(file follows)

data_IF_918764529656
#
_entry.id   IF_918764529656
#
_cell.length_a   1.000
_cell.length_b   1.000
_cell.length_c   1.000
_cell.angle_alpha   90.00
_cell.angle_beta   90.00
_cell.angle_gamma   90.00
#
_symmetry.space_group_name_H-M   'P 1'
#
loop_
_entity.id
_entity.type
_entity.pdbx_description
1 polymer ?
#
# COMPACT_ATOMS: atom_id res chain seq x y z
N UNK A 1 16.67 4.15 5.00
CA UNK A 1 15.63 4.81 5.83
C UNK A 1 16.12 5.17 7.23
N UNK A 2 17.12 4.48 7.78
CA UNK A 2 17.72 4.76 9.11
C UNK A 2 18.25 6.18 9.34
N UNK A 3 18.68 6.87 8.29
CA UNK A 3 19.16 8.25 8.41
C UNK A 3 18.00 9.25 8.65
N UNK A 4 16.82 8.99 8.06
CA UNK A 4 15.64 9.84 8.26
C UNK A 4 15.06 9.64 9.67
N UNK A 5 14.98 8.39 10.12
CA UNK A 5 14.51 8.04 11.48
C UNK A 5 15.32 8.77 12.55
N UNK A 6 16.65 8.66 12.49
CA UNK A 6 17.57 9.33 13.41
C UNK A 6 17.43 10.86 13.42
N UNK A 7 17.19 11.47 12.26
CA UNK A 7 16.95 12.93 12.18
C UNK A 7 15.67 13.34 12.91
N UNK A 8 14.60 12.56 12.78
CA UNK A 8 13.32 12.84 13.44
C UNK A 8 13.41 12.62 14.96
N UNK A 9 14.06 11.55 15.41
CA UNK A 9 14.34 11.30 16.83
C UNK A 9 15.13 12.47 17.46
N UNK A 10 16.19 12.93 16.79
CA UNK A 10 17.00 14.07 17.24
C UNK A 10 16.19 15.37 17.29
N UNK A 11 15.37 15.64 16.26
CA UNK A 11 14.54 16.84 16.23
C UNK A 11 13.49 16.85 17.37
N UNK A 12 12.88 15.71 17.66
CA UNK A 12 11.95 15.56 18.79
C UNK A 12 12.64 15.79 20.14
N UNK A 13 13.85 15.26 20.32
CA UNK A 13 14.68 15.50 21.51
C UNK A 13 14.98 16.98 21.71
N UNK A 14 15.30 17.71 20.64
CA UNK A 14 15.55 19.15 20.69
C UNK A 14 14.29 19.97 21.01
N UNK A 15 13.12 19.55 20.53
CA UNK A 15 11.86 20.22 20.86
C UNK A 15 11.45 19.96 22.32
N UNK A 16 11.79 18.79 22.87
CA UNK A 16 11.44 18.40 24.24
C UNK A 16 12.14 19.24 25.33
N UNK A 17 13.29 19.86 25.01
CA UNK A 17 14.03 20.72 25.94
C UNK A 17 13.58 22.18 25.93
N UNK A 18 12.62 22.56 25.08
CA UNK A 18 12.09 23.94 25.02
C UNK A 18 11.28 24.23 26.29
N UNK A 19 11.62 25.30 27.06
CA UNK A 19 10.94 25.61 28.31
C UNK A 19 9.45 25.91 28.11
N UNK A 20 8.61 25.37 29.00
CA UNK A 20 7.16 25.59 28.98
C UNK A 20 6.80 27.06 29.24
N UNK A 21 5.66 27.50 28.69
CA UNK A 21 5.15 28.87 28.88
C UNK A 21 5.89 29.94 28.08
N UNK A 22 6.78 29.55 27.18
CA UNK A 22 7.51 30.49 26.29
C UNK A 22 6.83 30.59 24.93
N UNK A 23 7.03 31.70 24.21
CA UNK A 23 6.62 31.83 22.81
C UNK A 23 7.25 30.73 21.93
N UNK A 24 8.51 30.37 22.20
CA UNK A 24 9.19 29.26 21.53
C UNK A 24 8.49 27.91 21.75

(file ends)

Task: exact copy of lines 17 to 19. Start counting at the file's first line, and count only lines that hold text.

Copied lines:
_entity.pdbx_description
1 polymer ?
#